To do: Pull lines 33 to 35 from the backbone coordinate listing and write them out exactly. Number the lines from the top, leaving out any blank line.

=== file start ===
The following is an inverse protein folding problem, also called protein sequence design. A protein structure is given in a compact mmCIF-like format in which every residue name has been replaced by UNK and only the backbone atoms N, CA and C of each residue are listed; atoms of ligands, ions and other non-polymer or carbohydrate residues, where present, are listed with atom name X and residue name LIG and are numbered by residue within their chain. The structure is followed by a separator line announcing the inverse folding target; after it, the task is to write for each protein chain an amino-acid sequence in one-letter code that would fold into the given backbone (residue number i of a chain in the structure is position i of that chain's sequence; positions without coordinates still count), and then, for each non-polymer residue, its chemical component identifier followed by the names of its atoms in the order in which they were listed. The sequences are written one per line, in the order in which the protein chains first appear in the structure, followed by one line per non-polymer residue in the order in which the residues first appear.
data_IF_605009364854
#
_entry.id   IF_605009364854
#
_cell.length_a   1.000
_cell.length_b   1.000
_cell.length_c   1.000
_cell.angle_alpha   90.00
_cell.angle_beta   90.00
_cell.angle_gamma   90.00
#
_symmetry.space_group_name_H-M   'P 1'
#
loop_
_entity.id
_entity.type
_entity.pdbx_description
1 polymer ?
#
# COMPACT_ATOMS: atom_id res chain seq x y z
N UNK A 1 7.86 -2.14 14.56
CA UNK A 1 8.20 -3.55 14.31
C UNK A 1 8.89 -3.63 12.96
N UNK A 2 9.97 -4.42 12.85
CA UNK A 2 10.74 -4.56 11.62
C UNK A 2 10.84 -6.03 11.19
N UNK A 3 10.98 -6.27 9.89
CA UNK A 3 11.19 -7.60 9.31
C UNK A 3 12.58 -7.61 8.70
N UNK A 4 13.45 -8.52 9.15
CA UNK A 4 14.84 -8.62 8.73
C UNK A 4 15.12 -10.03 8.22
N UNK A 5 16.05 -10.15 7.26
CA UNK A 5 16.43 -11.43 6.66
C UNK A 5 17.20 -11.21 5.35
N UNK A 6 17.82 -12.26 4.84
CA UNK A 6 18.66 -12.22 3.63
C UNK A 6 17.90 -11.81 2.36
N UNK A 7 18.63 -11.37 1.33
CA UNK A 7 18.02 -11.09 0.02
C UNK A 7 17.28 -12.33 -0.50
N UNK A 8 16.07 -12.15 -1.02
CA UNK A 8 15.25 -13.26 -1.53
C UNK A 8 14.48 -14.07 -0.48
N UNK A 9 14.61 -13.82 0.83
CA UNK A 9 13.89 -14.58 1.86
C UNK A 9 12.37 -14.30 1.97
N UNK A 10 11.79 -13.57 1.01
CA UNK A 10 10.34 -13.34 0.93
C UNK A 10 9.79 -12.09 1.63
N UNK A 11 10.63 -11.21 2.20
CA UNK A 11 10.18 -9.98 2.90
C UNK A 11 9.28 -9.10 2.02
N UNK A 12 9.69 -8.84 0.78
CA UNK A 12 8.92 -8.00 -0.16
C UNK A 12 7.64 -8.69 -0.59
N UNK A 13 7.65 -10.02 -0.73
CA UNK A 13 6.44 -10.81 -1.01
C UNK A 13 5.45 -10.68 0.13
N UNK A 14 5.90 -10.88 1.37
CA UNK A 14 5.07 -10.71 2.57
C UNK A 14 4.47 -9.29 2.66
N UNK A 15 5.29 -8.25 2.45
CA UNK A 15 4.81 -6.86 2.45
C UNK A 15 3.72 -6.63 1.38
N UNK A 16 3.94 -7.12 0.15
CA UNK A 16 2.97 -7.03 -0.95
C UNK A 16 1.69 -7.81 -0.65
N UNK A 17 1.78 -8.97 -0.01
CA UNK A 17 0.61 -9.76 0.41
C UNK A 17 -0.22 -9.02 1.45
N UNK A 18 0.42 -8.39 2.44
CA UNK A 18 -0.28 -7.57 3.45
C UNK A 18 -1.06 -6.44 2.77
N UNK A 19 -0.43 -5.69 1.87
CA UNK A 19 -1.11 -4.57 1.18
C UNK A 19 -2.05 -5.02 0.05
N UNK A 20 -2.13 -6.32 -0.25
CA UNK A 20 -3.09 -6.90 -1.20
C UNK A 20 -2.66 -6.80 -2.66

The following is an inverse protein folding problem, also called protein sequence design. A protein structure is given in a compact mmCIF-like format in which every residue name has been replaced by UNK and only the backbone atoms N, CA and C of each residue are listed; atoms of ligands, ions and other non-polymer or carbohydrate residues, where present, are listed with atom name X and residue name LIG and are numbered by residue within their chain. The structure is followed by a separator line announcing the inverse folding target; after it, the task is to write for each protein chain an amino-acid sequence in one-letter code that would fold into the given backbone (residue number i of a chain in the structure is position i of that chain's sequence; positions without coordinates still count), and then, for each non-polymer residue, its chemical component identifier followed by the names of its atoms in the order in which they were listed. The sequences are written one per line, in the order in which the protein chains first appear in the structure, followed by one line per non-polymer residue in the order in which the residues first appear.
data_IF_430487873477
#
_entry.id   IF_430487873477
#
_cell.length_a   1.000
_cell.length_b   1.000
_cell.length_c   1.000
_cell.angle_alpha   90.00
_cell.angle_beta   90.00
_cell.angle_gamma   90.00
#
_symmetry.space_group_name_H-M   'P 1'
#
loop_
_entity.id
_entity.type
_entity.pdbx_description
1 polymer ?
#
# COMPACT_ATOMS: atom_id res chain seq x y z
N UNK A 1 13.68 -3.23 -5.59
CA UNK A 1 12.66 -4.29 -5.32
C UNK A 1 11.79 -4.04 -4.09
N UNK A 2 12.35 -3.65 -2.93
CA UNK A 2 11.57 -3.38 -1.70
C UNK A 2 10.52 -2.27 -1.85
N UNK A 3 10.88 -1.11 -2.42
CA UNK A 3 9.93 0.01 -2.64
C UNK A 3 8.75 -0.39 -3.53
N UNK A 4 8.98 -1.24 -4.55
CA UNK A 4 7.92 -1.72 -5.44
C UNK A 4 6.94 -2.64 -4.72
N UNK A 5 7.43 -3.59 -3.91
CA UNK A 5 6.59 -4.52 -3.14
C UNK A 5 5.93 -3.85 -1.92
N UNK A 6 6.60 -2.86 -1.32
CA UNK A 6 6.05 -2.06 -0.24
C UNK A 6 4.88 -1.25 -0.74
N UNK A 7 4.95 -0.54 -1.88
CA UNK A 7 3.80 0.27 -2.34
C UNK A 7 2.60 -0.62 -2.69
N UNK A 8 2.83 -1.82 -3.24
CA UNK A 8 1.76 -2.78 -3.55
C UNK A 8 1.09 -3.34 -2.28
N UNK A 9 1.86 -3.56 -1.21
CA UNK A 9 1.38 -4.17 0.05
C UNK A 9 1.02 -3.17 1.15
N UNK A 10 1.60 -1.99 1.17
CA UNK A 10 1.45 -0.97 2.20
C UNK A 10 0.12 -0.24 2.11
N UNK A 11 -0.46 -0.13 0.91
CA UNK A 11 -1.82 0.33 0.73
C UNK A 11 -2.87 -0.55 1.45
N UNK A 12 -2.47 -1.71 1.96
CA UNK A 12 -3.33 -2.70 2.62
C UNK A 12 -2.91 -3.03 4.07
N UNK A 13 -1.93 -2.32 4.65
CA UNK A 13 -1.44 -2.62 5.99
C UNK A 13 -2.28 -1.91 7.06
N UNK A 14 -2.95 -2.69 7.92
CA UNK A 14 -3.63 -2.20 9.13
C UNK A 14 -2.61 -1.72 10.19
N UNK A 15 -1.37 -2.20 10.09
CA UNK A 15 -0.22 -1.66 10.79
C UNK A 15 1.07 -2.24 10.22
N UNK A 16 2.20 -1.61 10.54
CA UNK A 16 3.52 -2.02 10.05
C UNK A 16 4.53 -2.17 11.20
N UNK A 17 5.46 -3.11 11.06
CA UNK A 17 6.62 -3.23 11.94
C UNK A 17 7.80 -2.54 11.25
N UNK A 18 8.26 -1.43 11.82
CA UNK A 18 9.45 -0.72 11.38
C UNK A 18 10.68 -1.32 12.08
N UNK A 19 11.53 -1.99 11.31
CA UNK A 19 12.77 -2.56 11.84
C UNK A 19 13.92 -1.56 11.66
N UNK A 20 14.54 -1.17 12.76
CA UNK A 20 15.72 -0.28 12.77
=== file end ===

C UNK A 4 15.12 -10.03 8.22
N UNK A 5 16.05 -10.15 7.26
CA UNK A 5 16.43 -11.43 6.66